DR. CRAIG: In answer to his first question that the top-down approach is simpler and takes less time to learn, I am astonished, frankly, that Simon could think this! This would be an enormous task of huge complexity! You would first have to establish the reliability of the Gospels and then from that you can infer that therefore what it says about the empty tomb, post-mortem appearances, and origins of the disciples’ belief is true. The reason that is obviously more complicated is that in order to establish that the Gospels are reliable you would need to show that they are reliable with respect to the empty tomb, the post-mortem appearances, and the origin of the Christian faith. So the thing becomes circular – In order to establish that the Gospels are reliable you need to show that it is reliable in what it says about the crucifixion and the fate of Jesus following it. So it seems to me that this is just a hopeless approach if you are doing apologetics. Of course if you are doing systematic theology it is fine to just say I begin with the truth of Scripture and then I can infer that everything Scripture teaches is true. That is fine for doing theology. But he is talking in this letter about how to defend the resurrection of Jesus. As an apologetic, that first approach is simply hopeless. It would force you to defend things like the virgin birth, Jesus' feeding of the five thousand, his birth in Bethlehem, and all of these other historical aspects of the Gospels before you ever get around to the resurrection. Then you have to establish those anyway. I really am surprised that he would see this as simpler and taking less time than the more selective approach which focuses on these key facts that go to warrant belief in Jesus' resurrection regardless of whether the Gospels are historically reliable with respect to other facts like the birth in Bethlehem, the virgin birth, the feeding of the five thousand, and so on and so forth.

KEVIN HARRIS: The final question today from Brandon says,

Hello, Dr. Craig. I thank God for your work. You have helped me encounter the true and living God, and have helped me to bring clarity to what purpose here on Earth truly is. I have been watching your debates and reading the content on this website for years now and recently picked up the third edition of your book, Reasonable Faith. I am having trouble getting past one particular idea, and I hope you can help me grapple with it. On page 42 you summarize Plantinga’s idea of what properly functioning cognitive faculties are like. Quoting from the book, “One's cognitive faculties are functioning properly only if they are functioning as God designed them to.” Doesn't this statement assume God exists because it references God's design for human cognitive faculties even though it is smack in the middle of a section of text explaining how Plantinga believes he knows that God exists? If so, doesn't the argument break down or am I understanding this passage incorrectly?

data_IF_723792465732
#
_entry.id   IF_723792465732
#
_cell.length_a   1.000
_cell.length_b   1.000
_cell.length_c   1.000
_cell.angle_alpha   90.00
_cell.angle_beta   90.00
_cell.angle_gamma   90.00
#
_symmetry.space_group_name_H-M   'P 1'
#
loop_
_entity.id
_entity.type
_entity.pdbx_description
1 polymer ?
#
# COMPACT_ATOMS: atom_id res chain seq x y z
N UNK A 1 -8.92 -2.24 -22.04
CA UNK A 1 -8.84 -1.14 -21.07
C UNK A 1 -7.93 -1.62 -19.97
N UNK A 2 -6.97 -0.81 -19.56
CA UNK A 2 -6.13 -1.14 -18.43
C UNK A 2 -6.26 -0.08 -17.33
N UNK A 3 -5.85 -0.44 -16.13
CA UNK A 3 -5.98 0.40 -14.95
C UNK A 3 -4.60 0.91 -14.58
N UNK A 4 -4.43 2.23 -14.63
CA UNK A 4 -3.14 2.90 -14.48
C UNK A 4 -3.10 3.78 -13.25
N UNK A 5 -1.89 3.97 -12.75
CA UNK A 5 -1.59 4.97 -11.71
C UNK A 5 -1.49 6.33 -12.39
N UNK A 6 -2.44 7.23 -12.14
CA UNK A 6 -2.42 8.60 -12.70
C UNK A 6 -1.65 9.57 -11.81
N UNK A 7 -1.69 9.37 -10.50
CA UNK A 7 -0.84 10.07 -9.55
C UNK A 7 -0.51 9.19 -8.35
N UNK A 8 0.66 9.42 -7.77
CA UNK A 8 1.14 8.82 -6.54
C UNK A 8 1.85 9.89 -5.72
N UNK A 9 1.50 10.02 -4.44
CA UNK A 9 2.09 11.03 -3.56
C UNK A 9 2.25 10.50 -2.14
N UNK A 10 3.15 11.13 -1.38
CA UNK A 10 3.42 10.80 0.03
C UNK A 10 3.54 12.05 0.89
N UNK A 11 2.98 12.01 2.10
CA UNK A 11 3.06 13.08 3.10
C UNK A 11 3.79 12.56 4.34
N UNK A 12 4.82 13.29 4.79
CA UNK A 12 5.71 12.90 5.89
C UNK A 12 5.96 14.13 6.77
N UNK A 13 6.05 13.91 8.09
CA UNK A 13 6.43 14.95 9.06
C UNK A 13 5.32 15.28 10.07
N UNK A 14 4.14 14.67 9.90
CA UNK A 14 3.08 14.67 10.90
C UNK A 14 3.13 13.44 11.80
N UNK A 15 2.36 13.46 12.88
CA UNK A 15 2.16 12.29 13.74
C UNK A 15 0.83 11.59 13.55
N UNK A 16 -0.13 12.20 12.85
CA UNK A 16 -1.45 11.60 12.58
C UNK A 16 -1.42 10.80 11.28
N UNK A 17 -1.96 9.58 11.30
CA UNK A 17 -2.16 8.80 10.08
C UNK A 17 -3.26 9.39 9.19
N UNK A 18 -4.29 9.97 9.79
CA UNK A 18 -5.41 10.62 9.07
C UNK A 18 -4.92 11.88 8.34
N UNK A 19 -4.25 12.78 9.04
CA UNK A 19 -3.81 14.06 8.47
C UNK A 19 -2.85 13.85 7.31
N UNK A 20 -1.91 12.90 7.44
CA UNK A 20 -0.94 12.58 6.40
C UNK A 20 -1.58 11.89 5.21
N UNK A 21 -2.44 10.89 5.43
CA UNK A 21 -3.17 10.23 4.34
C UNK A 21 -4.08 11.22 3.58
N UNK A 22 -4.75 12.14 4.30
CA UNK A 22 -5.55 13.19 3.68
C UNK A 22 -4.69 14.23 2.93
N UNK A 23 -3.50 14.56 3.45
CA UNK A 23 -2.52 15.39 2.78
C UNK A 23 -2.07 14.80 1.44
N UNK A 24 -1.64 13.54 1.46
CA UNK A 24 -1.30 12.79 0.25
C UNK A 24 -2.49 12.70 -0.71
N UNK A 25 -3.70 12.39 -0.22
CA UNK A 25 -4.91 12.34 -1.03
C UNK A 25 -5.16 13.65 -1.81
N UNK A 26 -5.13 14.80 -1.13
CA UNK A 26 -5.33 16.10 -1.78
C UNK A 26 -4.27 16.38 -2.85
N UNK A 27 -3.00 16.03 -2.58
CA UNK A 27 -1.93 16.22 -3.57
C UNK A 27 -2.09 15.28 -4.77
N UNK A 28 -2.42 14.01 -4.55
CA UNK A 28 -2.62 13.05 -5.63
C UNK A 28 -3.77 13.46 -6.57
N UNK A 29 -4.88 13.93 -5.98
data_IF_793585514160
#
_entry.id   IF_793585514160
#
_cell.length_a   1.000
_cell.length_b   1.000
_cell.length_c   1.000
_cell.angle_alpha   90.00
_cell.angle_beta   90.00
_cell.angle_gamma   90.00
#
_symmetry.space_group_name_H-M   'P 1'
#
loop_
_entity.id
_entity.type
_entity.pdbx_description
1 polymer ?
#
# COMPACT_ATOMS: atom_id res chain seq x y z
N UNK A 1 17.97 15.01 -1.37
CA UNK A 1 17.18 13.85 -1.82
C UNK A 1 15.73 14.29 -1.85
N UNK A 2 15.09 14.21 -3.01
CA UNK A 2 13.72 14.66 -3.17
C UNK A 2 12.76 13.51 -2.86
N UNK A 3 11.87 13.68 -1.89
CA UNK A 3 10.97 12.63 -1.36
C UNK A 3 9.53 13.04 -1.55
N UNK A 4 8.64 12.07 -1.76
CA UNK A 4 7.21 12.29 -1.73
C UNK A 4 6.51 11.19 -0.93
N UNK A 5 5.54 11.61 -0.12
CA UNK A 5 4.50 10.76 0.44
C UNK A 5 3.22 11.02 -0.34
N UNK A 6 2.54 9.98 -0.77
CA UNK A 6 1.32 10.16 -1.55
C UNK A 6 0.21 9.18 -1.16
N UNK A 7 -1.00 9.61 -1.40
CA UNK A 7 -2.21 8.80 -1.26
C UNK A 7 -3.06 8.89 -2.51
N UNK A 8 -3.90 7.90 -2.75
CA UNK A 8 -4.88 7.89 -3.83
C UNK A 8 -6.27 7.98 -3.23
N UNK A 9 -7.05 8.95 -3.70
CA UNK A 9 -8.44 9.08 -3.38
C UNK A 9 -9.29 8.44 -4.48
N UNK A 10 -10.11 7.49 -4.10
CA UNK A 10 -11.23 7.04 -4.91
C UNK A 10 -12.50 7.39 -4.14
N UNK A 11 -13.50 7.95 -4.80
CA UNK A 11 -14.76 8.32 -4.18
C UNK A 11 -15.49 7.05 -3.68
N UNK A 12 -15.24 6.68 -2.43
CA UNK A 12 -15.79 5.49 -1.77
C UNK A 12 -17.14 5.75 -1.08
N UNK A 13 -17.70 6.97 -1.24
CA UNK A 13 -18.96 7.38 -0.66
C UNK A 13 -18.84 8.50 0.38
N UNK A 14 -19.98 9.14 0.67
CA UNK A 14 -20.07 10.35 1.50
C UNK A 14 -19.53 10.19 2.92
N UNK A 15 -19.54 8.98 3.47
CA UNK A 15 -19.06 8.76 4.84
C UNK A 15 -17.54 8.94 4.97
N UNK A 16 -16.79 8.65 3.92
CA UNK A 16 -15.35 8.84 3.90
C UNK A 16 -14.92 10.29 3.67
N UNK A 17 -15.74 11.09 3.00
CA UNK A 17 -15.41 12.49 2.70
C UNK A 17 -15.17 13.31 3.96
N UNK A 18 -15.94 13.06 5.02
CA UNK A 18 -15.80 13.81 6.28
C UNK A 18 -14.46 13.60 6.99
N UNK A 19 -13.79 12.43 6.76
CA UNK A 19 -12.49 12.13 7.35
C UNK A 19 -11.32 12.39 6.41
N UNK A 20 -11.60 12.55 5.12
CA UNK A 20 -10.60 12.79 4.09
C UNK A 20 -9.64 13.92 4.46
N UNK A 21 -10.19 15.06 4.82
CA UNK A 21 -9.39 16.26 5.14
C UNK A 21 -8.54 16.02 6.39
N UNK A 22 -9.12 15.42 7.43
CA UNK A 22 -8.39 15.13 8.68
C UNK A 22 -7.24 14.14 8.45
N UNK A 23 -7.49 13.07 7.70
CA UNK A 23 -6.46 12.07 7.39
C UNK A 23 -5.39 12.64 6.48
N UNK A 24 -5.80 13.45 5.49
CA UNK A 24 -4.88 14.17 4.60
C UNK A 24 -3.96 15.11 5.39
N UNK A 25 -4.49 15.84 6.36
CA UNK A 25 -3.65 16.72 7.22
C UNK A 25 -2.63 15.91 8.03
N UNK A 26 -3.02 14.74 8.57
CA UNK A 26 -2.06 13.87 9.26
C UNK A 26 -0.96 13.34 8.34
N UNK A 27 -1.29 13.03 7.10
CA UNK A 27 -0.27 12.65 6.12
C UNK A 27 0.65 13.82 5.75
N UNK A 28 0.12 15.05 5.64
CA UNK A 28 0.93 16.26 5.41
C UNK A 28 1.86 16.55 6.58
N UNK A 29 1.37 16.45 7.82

DR. CRAIG: I think that Brandon is understanding the passage incorrectly. Plantinga distinguishes between two types of objections to the Christian faith. One he would call a de-facto objection. This would be objections that say what Christianity affirms is objectively false (for example, that Jesus rose from the dead – that is simply false, it didn't happen). That would be a de-facto objection. By contrast, there are what Plantinga calls de-jure objections (from the word from which we get the word “jurisprudence” from). These de-jure objections hold that Christian belief is either irrational or unjustified or unwarranted even if it is true – that there is something defective about believing in Christianity even if it is true. Plantinga’s religious epistemology is intended to answer a de-jure objection to Christianity. So he is entirely within his rights in affirming the truth of Christianity. What he wants to affirm is that if Christianity is true then there is no good de-jure objection to it.[4] Because if Christianity is true then God has designed our cognitive faculties to function in such a way that they form belief in God in certain circumstances and through the testimony of the Holy Spirit we know that the great truths of the Gospel which we read in Scripture are, in fact, true. So there is no circularity here or begging of the question. He is not trying to prove that Christianity is true or that God exists. What he is trying to show is that there is no good de-jure objection to Christianity. This is extremely important because what that means is that the skeptic has to show some de-facto objection to Christianity. He can't just say, It is irrational or unwarranted or unjustified to believe in Christianity. He has to show that the Christian worldview is false in its claims. That puts a burden of proof on him that is very considerable and heavy to bear. Once you understand the project that Plantinga is involved in (namely, this project of saying there is no de-jure objection to Christian faith) you can see that his assumption that God exists is unproblematic.[5]


[1]          5:22

[2]          10:15

[3]          15:10

[4]          20:00

[5]          Total Running Time: 21:42 (Copyright © 2017 William Lane Craig)